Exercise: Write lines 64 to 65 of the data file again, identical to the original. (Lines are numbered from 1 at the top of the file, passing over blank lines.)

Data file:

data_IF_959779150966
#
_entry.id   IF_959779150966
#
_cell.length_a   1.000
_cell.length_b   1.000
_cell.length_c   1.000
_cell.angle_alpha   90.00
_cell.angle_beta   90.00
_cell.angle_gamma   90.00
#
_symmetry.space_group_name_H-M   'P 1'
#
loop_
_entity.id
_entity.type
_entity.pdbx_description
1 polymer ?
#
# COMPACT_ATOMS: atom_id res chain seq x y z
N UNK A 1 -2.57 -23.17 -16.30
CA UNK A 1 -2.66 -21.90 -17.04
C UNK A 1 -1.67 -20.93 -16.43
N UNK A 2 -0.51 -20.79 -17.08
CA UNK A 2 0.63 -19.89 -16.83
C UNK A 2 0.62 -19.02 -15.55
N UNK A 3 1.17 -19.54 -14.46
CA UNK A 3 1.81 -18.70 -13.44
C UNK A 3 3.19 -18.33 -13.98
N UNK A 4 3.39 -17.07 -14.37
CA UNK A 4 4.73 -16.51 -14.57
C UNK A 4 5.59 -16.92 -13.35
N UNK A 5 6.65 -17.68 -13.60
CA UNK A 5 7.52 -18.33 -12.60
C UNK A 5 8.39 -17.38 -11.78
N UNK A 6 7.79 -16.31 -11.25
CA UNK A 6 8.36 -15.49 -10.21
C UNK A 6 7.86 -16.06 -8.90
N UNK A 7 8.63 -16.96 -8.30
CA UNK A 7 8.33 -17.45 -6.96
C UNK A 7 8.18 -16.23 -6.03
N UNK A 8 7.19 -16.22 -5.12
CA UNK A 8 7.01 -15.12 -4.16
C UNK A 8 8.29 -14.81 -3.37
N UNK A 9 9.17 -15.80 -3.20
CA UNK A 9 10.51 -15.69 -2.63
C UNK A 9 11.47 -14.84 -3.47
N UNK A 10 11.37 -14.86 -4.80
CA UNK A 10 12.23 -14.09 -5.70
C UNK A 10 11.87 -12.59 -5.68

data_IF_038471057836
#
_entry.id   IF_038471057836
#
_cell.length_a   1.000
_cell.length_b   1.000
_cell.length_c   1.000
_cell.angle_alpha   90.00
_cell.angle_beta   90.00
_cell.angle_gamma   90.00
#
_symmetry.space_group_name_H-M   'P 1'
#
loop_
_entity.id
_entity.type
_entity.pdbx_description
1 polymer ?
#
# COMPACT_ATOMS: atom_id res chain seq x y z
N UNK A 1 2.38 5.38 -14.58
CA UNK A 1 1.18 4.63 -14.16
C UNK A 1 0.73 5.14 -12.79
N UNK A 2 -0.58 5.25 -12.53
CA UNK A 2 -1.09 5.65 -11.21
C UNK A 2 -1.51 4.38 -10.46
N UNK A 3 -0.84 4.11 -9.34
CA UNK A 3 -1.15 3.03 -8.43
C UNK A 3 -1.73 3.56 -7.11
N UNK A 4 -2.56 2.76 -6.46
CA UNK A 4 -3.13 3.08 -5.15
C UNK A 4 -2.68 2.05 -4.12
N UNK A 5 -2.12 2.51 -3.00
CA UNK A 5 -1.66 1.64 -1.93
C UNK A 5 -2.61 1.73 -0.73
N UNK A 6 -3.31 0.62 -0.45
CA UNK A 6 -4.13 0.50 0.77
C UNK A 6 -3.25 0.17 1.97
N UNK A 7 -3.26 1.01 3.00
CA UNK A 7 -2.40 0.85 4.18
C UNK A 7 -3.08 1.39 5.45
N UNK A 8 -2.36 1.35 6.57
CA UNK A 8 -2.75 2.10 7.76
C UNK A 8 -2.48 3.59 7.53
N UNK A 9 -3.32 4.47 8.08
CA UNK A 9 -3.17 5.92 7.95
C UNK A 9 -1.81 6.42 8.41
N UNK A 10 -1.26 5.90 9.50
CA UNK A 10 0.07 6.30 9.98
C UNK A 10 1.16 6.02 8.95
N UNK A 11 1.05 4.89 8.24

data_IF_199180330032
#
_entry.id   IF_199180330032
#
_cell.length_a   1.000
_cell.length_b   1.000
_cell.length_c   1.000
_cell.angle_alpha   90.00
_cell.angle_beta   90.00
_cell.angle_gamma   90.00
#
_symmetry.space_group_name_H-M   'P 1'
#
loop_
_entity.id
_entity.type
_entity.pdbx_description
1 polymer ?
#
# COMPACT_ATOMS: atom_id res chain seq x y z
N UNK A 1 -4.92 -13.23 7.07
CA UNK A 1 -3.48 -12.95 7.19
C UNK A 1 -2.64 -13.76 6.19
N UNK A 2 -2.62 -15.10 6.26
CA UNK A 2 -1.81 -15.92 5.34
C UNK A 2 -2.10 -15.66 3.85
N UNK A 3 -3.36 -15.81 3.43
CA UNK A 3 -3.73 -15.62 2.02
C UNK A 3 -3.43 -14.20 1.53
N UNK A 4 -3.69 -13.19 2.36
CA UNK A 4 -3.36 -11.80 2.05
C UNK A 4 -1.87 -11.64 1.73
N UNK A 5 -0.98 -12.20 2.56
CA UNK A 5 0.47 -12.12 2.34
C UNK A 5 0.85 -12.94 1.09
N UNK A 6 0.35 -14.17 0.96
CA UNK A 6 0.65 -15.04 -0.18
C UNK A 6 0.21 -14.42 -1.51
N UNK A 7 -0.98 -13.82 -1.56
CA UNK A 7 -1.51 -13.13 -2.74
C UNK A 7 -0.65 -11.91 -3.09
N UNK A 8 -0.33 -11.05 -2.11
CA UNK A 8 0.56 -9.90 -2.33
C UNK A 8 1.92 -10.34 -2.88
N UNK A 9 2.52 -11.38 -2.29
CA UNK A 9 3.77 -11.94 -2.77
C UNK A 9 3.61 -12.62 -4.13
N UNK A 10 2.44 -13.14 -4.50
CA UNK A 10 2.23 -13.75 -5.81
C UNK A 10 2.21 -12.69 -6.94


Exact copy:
loop_
_entity.id